Thursday, 17 November 2011

Buried Child



Walking in the studio to see a crop field and hearing the sounds of a soul/country song I was immediately reminded of the sublime set-up of Lieutenant of Inishmore.And what followed was a performance that added yet another high credit to director, Paul Kerryson’s, portfolio.Leicester’s Curve theatre is currently showing their latest production, Sam Shepards’ Buried Child, and this is one show not to be missed.

Synposis
Vince and new girlfriend Shelley arrive at the remote farmhouse and walk straight into a terrifying night to remember. Why doesn’t anyone know who Vince is? A dark and sinister secret is set to be revealed.
The suspense builds in just one setting, with startling actions and surprising revelations. There’s certainly no place like home in this engrossing and disturbing thriller.


Former Stars in their Eyes presenter, Matthew Kelly, and Home and Away star Michael Beckley, who played McMurphy in Curve’s production of One Flew over the Cuckoo’s Nest earlier this season, brought the characters of Dodge (Kelly) and Bradley (Beckley) to life.

As the stars of the show, it was clear that their experience and talents out-shone the younger cast members of Catrin Stewart playing Shelley and Lloyd Thomas as Vince.Stewart and Thomas’ sometimes exaggerated expressions made the second half seem transparent but their performance improved in act three which saw the audience hanging on to every word to find out the buried family secret.

Jane Lowe portrayed wife Halie as a sinister character who was only interested in pretence and denial. Her awkward relationship with Father Dewis, played by Gary Lilburn, was uncomfortable to watch but yet it was hard to look away.The middle son of the family, Tilden, played by Matthew Rixon, had a hard task of being a man who had regressed to being almost childlike because of something traumatic from his past – but what that past experience was exactly was something the audience had to wait to find out.

His on-stage mannerisms were eerie and he moved with caution just like a timid child. The most shocking part of the show came at the end of act two with a disturbing scene between Bradley and Shelley. After the lights when down and came back up again for act three, the audience were thrown into bewilderment by how the characters were going to recover from what they had just witnessed.

To everyone’s surprise act three started as the show had begun, with the characters in a daze and in denial.A huge part of the show was the spectacular set design by Paul Wills and lighting by Rob Halliday.The crop field was used as the roof of the farmhouse by turning it at an angle and lifted into the fly tower.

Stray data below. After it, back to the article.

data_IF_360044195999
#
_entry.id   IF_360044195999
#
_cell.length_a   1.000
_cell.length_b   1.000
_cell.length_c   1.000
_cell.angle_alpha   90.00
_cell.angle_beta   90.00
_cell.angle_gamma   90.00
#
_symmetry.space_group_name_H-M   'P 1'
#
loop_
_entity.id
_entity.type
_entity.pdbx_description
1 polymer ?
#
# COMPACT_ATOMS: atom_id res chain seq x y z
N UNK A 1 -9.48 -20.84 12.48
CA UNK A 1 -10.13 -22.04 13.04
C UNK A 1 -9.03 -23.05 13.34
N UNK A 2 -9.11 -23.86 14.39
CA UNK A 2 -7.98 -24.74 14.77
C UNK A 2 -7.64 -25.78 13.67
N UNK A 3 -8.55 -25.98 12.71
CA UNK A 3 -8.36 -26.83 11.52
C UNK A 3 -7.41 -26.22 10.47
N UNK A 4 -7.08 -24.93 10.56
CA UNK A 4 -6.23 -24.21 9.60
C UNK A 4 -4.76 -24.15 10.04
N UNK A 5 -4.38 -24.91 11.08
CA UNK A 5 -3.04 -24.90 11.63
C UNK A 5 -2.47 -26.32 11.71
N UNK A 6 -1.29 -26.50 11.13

Whilst Halliday used lighting to illustrate characters ‘upstairs’ in the house in act one and three.
You have until December 3 to see this show so make sure you book your tickets today!
Tickets and information:
http://www.curveonline.co.uk/ / 0116 242 3595





Photos by Johan Persson

Wednesday, 2 November 2011

Curve theatre seeks child stars for musical Gypsy




Leicester’s prestigious Curve theatre is searching for 16 child stars for their spring 2012 musical - Gypsy.
The theatre, based in Rutland Street, announced their spring season programme last month and is excited to have won the rights to revive this classic which was last seen in the West End during the seventies.


Curve is looking for young people under the age of 16 who look between the age of 9 and 11 to come to auditions on November 17 at 6pm-8pm for girls and November 21 at 6pm-8pm for boys. The applicants must be no taller than 5ft, have a very strong singing voice and the ability to tap dance.


Paul Kerryson, Curve’s artistic director, said: “These are very important roles, Baby June in particular must be able to knock us out with her enthusiasm and volume, she must be able to do the splits and baton twirling would be an advantage!”


They will recruit two teams of eight parts (4 girls and 4 boys) who will rotate performances during the run from March 10 – April 15 2012. The roles available include:

• ‘Baby June’ to look between 9-11 years old, needs to have a loud singing voice, tap ability, and can do the splits
• ‘Baby Louise’ needs to look between 9-11 years old and have singing and tap ability
• Two other girls - to look between 9-11 years old, singing and tap ability
• 4 Newsboys or boy show dancers who look between 10-12 years old who need to be able to sing and dance, tap would be an advantage

Closing date for applications is at 12pm on Monday 14 November 2011.
Rehearsals for these parts will take place in the New Year so applicants need to be available from mid-January 2012 to the closing date of the show, 15 April 2012.


This jewel of American musical theatre is inspired by the memoirs of Gypsy Rose Lee and charts the story of Mama Rose and her determination to live out her dreams of stardom through her two daughters, June and Louise. Curve’s revival of this classic musical fable will star Caroline O’Connor as Mama Rose. Caroline is a multi-award-winning actress who continues to grace the stages of Broadway, the West End, the Royal Albert Hall and Sydney Opera House.

Gypsy was last in London’s West End in 1973. Securing the rights to produce the show is a coup and ticket sales demonstrate that this Curve production is already attracting musicals fans spanning the length and breadth of the country and even overseas from Ireland.



Young people interested in auditioning can register their interest by emailing a.smith@curvetheatre.co.uk